Unions griped that ABC violated collective-bargaining agreements by imposing the rate instead of consulting with them. The network has stood its ground. An arbitrator will try to resolve the dispute.
For some actors, how they are being paid for their work online is already a concern. Seth Menachem, 32, whose credits include a Miller beer commercial and a bit part on the TV show “The King of Queens,” recently auditioned to host several five-minute episodes of a dating show created for the Web. They pay half the money he gets for commercials and don’t pay for reruns.
“If the union isn’t able to catch up with the future of media,” he said, “then those of us who are working actors won’t be able to make a living.”
David White, a former SAG general counsel who now is a labor consultant, said both sides were treading carefully as tensions grew.
“The unions are nervous about making concessions before they understand the impact of those concessions,” he said. “Producers are nervous about making concessions when they don’t understand how these models will yield revenue.”
That’s because it’s hard to predict exactly which methods will catch on with consumers. Movie download services such as Movielink and CinemaNow, for example, have yet to catch fire.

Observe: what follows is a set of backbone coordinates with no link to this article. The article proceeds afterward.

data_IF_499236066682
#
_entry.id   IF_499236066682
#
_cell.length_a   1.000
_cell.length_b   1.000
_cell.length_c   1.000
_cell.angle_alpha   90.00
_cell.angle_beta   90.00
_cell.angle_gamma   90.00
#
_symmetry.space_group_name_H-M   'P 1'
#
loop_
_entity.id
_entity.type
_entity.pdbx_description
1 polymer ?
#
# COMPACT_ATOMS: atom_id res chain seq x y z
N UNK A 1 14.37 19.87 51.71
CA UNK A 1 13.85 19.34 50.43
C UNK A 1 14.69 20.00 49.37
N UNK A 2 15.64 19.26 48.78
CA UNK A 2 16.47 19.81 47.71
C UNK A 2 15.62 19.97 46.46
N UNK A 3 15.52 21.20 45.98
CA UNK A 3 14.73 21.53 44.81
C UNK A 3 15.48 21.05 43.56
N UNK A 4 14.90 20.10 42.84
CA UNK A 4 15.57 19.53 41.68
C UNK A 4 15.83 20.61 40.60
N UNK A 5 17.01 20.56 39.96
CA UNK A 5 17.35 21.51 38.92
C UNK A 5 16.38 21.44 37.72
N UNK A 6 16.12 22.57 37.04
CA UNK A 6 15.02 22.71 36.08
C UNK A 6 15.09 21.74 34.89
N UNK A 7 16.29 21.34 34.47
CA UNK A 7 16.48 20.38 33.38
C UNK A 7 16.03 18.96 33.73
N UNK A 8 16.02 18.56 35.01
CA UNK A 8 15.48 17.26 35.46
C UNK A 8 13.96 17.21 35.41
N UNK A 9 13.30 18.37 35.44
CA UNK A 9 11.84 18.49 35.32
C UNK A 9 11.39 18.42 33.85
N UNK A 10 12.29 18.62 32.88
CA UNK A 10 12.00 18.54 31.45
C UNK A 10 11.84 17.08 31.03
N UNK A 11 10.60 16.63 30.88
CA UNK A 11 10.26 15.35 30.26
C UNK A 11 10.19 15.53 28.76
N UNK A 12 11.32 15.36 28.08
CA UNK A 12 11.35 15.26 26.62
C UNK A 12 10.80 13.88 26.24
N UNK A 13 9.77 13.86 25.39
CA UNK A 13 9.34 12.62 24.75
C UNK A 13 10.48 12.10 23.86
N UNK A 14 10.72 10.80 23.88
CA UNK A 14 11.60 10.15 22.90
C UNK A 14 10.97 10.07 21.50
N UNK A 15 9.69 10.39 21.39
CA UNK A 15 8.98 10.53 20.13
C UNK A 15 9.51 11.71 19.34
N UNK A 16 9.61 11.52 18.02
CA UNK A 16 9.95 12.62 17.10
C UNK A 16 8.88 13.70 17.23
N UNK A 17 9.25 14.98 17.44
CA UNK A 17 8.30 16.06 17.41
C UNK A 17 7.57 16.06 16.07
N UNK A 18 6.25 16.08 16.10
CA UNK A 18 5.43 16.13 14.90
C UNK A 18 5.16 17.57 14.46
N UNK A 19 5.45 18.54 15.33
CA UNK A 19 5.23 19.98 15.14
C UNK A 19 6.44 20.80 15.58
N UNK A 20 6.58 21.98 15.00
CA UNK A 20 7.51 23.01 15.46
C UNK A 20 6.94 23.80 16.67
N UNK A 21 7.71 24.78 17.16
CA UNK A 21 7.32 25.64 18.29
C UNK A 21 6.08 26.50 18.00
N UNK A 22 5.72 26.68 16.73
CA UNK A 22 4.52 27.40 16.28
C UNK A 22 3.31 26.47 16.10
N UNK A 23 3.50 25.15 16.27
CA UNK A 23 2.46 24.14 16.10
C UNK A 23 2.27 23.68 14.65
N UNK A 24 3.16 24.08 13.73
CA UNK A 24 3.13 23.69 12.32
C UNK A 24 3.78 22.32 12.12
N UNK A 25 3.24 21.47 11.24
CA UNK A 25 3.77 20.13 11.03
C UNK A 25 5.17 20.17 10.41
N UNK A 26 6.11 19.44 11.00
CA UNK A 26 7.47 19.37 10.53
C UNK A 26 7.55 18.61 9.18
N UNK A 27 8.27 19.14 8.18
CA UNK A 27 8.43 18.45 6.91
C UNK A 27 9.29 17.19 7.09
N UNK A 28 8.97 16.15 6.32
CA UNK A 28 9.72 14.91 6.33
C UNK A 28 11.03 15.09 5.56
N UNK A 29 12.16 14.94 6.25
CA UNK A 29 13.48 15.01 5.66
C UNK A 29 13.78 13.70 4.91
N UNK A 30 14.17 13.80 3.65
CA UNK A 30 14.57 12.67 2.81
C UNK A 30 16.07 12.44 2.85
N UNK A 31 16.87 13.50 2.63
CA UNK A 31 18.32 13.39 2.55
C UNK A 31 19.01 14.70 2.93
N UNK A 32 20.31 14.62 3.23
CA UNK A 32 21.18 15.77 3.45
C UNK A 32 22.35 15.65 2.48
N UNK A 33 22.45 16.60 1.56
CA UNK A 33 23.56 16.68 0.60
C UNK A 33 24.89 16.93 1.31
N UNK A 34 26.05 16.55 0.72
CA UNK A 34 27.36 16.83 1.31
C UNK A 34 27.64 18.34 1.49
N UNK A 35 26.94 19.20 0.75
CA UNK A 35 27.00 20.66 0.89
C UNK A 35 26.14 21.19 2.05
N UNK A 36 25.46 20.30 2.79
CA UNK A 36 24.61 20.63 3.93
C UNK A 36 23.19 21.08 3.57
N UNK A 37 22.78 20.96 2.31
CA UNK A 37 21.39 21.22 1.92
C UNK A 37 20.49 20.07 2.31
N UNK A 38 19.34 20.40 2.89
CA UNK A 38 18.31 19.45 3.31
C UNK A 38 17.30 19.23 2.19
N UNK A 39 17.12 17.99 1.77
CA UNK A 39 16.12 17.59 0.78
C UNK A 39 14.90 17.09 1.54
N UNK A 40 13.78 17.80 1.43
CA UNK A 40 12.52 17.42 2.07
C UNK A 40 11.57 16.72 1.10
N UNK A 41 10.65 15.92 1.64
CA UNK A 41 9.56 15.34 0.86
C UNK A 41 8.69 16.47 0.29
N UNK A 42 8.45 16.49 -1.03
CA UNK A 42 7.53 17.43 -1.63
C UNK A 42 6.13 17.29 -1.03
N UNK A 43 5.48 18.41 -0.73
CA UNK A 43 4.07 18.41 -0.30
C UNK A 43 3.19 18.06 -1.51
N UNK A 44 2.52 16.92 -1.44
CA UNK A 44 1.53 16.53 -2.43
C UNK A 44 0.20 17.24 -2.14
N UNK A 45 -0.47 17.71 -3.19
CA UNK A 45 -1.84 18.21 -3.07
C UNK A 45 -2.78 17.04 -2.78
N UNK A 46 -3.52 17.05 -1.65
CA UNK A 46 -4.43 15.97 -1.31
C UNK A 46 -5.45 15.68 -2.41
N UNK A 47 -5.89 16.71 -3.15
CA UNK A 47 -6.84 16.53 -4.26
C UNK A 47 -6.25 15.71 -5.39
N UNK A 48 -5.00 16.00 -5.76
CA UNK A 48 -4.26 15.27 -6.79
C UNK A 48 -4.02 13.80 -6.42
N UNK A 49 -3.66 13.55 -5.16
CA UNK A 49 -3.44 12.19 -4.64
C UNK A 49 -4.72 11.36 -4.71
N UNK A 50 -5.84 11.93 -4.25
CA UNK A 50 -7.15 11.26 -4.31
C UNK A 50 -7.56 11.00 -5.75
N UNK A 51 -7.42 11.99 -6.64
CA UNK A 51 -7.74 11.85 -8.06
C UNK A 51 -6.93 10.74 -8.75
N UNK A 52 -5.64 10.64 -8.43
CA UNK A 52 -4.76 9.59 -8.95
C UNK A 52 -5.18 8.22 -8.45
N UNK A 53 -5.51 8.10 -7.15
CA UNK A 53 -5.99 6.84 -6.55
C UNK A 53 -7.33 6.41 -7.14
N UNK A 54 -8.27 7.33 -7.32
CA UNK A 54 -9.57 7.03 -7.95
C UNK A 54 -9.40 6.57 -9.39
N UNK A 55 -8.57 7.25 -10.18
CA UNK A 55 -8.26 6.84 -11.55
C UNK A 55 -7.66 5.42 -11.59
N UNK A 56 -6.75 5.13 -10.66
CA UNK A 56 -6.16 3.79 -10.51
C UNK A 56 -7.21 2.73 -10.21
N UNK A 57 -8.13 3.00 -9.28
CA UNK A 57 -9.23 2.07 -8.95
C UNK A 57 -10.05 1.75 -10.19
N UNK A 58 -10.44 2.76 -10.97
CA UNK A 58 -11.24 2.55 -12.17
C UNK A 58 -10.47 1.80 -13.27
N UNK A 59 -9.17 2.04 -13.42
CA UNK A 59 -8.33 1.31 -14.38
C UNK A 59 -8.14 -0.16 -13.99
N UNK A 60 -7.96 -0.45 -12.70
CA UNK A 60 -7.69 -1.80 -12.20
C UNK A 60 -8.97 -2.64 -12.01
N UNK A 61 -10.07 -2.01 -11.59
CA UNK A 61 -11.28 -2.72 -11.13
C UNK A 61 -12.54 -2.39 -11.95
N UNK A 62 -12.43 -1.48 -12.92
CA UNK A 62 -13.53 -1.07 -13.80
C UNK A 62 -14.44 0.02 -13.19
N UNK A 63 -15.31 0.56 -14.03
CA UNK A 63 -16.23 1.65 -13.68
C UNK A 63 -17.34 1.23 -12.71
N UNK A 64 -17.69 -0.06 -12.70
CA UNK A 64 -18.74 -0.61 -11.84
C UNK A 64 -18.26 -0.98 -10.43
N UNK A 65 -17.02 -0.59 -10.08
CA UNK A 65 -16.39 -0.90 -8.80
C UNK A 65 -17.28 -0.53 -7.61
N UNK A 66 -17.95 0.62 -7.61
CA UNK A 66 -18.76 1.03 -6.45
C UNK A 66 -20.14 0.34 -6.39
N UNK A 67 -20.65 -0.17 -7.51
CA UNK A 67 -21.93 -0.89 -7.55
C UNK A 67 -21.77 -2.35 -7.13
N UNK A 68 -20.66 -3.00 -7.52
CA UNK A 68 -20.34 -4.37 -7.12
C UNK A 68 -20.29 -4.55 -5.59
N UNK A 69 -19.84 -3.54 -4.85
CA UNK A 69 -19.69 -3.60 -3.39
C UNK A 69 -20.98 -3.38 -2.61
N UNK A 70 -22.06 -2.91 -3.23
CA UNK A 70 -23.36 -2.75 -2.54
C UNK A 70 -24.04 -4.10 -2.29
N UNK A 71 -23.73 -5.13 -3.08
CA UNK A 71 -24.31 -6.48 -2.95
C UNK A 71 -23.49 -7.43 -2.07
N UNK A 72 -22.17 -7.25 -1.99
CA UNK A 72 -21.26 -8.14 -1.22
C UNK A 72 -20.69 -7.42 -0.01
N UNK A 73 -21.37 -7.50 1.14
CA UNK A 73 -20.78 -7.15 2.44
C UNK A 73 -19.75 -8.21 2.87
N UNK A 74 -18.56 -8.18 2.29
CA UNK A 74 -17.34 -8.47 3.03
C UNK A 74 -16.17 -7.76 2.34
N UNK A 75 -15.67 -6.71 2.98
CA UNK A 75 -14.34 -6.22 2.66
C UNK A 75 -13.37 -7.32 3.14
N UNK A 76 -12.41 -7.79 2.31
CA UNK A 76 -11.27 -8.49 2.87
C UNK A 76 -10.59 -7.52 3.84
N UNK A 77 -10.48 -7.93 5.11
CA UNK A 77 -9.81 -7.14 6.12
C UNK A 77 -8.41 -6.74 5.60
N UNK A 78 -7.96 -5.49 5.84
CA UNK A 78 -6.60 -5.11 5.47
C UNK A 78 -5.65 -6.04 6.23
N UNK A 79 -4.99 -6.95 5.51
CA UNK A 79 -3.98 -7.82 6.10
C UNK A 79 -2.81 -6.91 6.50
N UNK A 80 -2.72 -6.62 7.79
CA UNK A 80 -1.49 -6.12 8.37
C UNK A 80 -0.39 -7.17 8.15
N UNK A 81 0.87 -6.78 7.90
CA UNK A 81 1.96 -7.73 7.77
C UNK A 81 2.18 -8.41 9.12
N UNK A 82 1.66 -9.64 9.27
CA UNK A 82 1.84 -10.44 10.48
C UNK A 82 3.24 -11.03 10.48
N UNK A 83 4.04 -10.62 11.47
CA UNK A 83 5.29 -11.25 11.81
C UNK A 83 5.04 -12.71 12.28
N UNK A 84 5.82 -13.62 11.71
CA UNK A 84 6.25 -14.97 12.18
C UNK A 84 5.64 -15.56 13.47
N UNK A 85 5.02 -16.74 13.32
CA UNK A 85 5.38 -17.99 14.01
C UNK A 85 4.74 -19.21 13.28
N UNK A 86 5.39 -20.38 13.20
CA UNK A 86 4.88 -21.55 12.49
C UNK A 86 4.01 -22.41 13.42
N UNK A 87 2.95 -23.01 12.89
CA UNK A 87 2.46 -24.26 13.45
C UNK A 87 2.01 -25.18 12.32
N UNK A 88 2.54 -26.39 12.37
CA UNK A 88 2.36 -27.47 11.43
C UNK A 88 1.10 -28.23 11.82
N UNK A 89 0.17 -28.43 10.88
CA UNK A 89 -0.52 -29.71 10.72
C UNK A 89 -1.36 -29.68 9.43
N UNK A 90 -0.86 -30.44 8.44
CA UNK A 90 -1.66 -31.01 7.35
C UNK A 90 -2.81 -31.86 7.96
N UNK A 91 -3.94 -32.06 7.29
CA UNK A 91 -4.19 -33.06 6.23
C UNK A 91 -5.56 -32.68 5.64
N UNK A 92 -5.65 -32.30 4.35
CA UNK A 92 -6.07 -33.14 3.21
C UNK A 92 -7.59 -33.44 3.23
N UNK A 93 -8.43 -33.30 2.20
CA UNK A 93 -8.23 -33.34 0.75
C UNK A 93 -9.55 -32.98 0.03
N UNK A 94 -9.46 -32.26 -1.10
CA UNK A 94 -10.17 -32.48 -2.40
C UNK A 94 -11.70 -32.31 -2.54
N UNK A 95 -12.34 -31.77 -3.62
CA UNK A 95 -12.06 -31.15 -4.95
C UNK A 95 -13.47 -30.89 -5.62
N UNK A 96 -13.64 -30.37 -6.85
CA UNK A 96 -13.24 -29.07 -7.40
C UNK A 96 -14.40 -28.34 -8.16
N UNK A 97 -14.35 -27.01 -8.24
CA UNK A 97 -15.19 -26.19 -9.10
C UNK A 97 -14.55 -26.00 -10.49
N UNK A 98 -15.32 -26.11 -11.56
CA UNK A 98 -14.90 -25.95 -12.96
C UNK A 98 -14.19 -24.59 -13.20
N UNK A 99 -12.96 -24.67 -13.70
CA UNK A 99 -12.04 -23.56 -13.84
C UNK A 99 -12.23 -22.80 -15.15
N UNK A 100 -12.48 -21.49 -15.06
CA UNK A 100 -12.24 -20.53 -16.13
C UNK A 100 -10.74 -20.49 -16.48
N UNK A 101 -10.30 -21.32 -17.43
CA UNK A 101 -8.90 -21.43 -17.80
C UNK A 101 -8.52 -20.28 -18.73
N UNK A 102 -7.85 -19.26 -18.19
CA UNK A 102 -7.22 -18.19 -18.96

“It’s absolutely clear that consumers’ monogamous relationship with the TV screen is coming to an end,” Forrester Research analyst Josh Bernoff said. “But anybody who says they know where the next big distribution channel will come from is guessing.”
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Nearly every week, major Hollywood studios and broadcast networks tout a new venture to distribute their movies and TV shows via the Internet.
But as Hollywood producers grapple with new ways to mine opportunities in the burgeoning new-media industry, writers and actors are growing increasingly uneasy about what they see as an effort to deny them fair pay for their work.
Studio executives contend that it’s premature to lock in pay rates before technologies and markets develop further. But actors, writers and directors -- or “talent” -- fear being left behind and are determined not to repeat their experience with home video in the 1980s. Then, unions locked themselves into a discounted pay formula to help launch a fledgling business that quickly became a lucrative one.
The issue already has sparked several labor disputes and could help trigger a strike by writers and actors when their contracts expire in the next two years.